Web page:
George is ambitious. He wants to drive horses and be based in London, which is the centre of the Mail coaching system. This brings him into the employment of William Chaplin, a very successful businessman in coaching. George likes music and the theatre and he earns plenty of money, which in turn attracts pretty girls. When we meet him he's fallen in love with Lucy, who works in her mother's inn/lodging-house in Carlisle. Lucy has had a much harder upbringing than George, as we learn towards the end of the book.

4) What is the main conflict? What messes up his/her life?

George moves to London with his wife Lucy, and at first he thoroughly enjoys working for Chaplin. He thinks he's got it made! However, Chaplin's daughter Sarah has a fierce crush on him and she makes his life very uncomfortable, since he's got to be polite to the boss's family! But, because the Royal Mail is about to move a huge amount of its traffic onto the railways, it's Chaplin himself who drops the real bombshell. Foreseeing a rapid decline of his business, he sells all his coaches, making his drivers redundant, along with the ostlers and all the workforce needed to manage horses. George finds himself under a new master, Edward Sherman. Sarah's continued pursuit of George causes him to lose this job too. And as you can imagine, Lucy (who's expecting their first child by now) is not too pleased about that! George ends up having to move back North in order to find driving work; it's the only way he can keep himself, Lucy and his imminent family. There's no way this young man is going to be seen begging like the "Steamed-Out" coacheys in Cruikshank's cartoon. One of the sources of his pride has to go: it's a struggle to give up any idea of regaining his "top of the trees" work in London, but he's able to get a position driving in the North, where the railways have yet to arrive. So his pride in his work can be maintained - if a little tarnished - and he will be able to keep Lucy and their child in a reasonably comfortable household.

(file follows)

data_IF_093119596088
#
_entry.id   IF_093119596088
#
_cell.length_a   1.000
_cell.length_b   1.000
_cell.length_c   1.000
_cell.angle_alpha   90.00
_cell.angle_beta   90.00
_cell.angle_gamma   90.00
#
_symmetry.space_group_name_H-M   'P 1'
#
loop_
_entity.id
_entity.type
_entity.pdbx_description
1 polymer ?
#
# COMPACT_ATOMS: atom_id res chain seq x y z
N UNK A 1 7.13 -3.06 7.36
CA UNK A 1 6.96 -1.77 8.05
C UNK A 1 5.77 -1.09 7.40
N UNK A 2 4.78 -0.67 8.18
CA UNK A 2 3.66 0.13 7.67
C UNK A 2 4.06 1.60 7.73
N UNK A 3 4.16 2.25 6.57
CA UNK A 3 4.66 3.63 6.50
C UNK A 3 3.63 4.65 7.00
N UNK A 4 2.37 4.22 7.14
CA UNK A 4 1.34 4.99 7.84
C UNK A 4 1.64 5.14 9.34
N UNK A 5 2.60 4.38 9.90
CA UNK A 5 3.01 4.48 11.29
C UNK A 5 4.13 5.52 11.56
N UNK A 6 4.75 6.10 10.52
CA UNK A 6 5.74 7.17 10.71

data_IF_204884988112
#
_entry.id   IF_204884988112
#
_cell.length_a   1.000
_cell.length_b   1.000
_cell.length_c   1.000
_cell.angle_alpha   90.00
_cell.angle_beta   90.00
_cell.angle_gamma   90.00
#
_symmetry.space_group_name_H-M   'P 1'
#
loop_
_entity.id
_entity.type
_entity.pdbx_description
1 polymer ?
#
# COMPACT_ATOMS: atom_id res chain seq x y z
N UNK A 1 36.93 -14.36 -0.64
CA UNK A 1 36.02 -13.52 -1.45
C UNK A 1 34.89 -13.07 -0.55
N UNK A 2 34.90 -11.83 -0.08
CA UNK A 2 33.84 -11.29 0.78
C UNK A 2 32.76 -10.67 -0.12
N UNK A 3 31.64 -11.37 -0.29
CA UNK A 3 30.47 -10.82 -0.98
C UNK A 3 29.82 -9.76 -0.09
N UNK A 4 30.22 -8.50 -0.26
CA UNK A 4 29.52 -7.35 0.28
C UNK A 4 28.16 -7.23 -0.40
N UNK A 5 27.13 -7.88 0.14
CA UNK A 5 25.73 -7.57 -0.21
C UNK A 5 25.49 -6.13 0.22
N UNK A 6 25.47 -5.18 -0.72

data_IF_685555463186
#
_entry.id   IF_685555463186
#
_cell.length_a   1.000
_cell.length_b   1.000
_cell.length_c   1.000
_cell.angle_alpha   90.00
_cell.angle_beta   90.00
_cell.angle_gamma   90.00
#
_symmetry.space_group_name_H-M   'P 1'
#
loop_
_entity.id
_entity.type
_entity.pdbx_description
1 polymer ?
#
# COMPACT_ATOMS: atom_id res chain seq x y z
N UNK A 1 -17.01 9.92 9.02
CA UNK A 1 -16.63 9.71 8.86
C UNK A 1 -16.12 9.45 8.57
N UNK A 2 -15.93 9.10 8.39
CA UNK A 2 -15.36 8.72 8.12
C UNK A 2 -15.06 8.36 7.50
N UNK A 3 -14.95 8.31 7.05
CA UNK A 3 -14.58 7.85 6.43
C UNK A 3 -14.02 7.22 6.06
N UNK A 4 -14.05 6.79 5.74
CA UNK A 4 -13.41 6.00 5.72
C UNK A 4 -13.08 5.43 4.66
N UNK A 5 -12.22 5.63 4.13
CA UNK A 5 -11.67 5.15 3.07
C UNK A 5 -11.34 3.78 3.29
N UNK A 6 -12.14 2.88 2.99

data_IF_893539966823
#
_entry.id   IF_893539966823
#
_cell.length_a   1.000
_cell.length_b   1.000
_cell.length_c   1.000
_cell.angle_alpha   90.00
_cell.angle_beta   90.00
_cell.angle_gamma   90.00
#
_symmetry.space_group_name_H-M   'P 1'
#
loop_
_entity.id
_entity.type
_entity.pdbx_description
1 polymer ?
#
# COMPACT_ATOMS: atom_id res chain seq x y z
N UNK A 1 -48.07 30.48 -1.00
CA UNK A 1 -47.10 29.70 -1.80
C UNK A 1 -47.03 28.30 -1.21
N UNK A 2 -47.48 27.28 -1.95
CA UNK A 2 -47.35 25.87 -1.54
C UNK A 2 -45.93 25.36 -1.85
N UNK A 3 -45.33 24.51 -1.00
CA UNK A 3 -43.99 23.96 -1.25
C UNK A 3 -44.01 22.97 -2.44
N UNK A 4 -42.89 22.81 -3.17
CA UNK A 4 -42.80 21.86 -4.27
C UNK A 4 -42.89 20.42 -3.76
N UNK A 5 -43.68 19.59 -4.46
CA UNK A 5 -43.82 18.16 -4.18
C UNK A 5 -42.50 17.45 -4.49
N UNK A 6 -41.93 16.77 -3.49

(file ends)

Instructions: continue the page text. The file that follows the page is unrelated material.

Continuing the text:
6) Is there a working title for this novel, and can we read more about it?

The title is "Coachman". You can read the first section HERE.

7) When can we expect the book to be published?

It's out already. I hope to work on a sequel to "Coachman", but I'm currently working on a sequel to "Against the Odds" which is modern (see

Thanks for visiting this post. I have tagged four authors to follow me; they will post about their main characters on 15th April or thereabouts.

1)         Deborah Swift

2)         Jonathan Hopkins

3)         Mark Patton

4)         Elizabeth Ashworth


Let me know what you think of George!

Tuesday, April 8, 2014

Ruby being must be Spring!

Ruby's not done much because I've been busy, so she has probably had too much opportunity to graze spring grass. She's lost a lot of her winter coat and has come up nice and glossy despite a heavy coating of mud...

We went out for a drive just after lunch and immediately met one of the big timber-wagons that are coming past us for the felling of the wood in Bretherdale. I now know that the Bennington is shorter overall than the Quayside gigs because it went round on a sixpence in our "narrows" between the stone walls of the garden and the field opposite. Ruby stood in the yard while the monster went by, and we started the drive over again.

It all went OK, including having our photos taken at the railway bridge, until we reached Selsmire where the event horses were all out at grass in their heavy rugs. Ruby knows that the first 4 in the field on the left are not really interested in her any more, though they look up and stare; but once again, when we reached the next field she spotted "that grey horse" and ground to a halt. She considered trying the spin-and-run that she caught me with a couple of months ago, but I talked her out of that and she just stood there, assessing. This is most unlike her because she is normally such a bold mare! She has even met this grey horse a couple of times, out on the road. So why the sight of a grey in a rug is so scary, I can't really work out, unless she can only see the legs and head and not the rug in between. Talking to her, twitching the rein and outright smacking her with the whip all produced only one or two steps forward so as I'd got her to the side of the road enabling cars to get by (if necessary) I was prepared to sit it out. Eventually after about 5 minutes a van came from the opposite direction and at that point she appeared to come out of her "trance" and walked on! I think I need to get her a supplement with magnesium in it, to counteract the grass.